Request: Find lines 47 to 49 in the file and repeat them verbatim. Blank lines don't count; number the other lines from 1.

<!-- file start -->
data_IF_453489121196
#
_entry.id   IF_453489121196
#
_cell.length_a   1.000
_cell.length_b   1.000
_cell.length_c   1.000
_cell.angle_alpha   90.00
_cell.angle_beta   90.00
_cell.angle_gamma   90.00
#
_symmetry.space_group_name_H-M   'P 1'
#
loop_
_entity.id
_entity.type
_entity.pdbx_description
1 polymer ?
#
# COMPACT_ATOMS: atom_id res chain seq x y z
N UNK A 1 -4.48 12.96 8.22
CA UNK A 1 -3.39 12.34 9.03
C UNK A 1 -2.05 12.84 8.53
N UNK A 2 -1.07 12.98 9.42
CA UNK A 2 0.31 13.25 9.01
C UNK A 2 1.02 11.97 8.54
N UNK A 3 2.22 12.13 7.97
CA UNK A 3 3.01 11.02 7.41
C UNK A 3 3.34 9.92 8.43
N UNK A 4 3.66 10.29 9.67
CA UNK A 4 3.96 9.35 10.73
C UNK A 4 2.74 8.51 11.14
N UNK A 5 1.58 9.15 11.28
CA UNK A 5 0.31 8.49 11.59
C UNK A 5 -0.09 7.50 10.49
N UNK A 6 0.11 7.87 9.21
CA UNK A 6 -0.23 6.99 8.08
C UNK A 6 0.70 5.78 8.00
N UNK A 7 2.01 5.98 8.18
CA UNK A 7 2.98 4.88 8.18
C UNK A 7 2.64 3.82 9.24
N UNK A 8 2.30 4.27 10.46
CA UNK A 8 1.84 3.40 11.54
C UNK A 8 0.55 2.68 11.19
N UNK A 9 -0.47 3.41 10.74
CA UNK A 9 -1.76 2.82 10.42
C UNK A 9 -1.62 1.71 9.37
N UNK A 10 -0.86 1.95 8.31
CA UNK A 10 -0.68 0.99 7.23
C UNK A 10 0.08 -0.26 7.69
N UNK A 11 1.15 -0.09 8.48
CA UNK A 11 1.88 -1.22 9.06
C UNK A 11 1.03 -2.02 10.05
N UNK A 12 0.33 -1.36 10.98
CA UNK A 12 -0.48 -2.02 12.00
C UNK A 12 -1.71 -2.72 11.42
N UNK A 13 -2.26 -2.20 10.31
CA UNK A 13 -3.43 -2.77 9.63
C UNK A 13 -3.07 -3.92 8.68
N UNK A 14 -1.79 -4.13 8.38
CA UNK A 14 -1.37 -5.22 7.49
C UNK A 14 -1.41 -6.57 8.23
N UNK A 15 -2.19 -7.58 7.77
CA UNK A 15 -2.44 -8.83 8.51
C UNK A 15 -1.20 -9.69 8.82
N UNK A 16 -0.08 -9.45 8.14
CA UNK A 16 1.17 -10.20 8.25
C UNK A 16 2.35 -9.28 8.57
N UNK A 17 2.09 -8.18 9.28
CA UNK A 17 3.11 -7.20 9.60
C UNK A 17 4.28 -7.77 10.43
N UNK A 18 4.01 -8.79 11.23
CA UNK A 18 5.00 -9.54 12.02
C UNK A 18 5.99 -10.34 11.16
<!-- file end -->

C UNK A 9 -1.62 1.71 9.37
N UNK A 10 -0.86 1.95 8.31
CA UNK A 10 -0.68 0.99 7.23